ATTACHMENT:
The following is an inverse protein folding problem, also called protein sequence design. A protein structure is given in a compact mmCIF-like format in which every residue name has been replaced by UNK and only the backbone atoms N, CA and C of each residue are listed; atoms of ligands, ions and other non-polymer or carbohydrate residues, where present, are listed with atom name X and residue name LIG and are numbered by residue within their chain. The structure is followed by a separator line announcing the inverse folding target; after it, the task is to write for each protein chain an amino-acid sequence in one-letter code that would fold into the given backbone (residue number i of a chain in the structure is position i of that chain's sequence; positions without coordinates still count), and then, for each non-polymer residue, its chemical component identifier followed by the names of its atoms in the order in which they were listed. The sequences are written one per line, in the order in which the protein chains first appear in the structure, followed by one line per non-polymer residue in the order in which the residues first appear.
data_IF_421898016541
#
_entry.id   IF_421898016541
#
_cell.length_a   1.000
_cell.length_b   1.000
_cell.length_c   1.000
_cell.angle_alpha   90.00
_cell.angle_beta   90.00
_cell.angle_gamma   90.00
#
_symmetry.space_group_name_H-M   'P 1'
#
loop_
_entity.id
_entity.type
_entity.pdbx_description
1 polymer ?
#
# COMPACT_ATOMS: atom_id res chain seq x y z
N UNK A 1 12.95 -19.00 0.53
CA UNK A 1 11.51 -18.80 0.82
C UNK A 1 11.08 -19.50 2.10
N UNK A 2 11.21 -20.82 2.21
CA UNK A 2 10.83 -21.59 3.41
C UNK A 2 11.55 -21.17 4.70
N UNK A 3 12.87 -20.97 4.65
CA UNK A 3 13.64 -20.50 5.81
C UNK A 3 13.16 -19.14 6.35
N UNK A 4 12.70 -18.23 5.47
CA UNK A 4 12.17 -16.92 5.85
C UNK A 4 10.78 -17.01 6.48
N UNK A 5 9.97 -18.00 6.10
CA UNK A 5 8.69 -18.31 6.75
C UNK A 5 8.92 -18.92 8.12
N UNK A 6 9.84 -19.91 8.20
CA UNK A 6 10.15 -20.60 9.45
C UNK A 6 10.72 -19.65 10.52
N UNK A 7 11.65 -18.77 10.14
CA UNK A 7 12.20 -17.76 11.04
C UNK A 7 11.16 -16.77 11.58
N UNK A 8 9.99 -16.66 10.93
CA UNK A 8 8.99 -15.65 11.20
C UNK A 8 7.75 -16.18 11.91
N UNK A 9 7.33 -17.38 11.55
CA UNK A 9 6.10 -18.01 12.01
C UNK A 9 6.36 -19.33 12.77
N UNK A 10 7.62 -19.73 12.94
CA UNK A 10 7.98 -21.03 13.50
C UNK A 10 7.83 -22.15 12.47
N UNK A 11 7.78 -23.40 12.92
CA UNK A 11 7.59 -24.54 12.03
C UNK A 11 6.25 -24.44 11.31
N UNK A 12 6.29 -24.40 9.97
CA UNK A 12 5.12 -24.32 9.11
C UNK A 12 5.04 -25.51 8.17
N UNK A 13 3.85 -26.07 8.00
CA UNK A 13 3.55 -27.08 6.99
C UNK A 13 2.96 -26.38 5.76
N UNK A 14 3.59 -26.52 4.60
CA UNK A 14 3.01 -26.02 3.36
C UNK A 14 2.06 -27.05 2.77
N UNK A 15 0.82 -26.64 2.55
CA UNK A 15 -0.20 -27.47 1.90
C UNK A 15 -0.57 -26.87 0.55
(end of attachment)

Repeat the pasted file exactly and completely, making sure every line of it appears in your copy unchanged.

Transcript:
The following is an inverse protein folding problem, also called protein sequence design. A protein structure is given in a compact mmCIF-like format in which every residue name has been replaced by UNK and only the backbone atoms N, CA and C of each residue are listed; atoms of ligands, ions and other non-polymer or carbohydrate residues, where present, are listed with atom name X and residue name LIG and are numbered by residue within their chain. The structure is followed by a separator line announcing the inverse folding target; after it, the task is to write for each protein chain an amino-acid sequence in one-letter code that would fold into the given backbone (residue number i of a chain in the structure is position i of that chain's sequence; positions without coordinates still count), and then, for each non-polymer residue, its chemical component identifier followed by the names of its atoms in the order in which they were listed. The sequences are written one per line, in the order in which the protein chains first appear in the structure, followed by one line per non-polymer residue in the order in which the residues first appear.
data_IF_421898016541
#
_entry.id   IF_421898016541
#
_cell.length_a   1.000
_cell.length_b   1.000
_cell.length_c   1.000
_cell.angle_alpha   90.00
_cell.angle_beta   90.00
_cell.angle_gamma   90.00
#
_symmetry.space_group_name_H-M   'P 1'
#
loop_
_entity.id
_entity.type
_entity.pdbx_description
1 polymer ?
#
# COMPACT_ATOMS: atom_id res chain seq x y z
N UNK A 1 12.95 -19.00 0.53
CA UNK A 1 11.51 -18.80 0.82
C UNK A 1 11.08 -19.50 2.10
N UNK A 2 11.21 -20.82 2.21
CA UNK A 2 10.83 -21.59 3.41
C UNK A 2 11.55 -21.17 4.70
N UNK A 3 12.87 -20.97 4.65
CA UNK A 3 13.64 -20.50 5.81
C UNK A 3 13.16 -19.14 6.35
N UNK A 4 12.70 -18.23 5.47
CA UNK A 4 12.17 -16.92 5.85
C UNK A 4 10.78 -17.01 6.48
N UNK A 5 9.97 -18.00 6.10
CA UNK A 5 8.69 -18.31 6.75
C UNK A 5 8.92 -18.92 8.12
N UNK A 6 9.84 -19.91 8.20
CA UNK A 6 10.15 -20.60 9.45
C UNK A 6 10.72 -19.65 10.52
N UNK A 7 11.65 -18.77 10.14
CA UNK A 7 12.20 -17.76 11.04
C UNK A 7 11.16 -16.77 11.58
N UNK A 8 9.99 -16.66 10.93
CA UNK A 8 8.99 -15.65 11.20
C UNK A 8 7.75 -16.18 11.91
N UNK A 9 7.33 -17.38 11.55
CA UNK A 9 6.10 -18.01 12.01
C UNK A 9 6.36 -19.33 12.77
N UNK A 10 7.62 -19.73 12.94
CA UNK A 10 7.98 -21.03 13.50
C UNK A 10 7.83 -22.15 12.47
N UNK A 11 7.78 -23.40 12.92
CA UNK A 11 7.59 -24.54 12.03
C UNK A 11 6.25 -24.44 11.31
N UNK A 12 6.29 -24.40 9.97
CA UNK A 12 5.12 -24.32 9.11
C UNK A 12 5.04 -25.51 8.17
N UNK A 13 3.85 -26.07 8.00
CA UNK A 13 3.55 -27.08 6.99
C UNK A 13 2.96 -26.38 5.76
N UNK A 14 3.59 -26.52 4.60
CA UNK A 14 3.01 -26.02 3.36
C UNK A 14 2.06 -27.05 2.77
N UNK A 15 0.82 -26.64 2.55
CA UNK A 15 -0.20 -27.47 1.90
C UNK A 15 -0.57 -26.87 0.55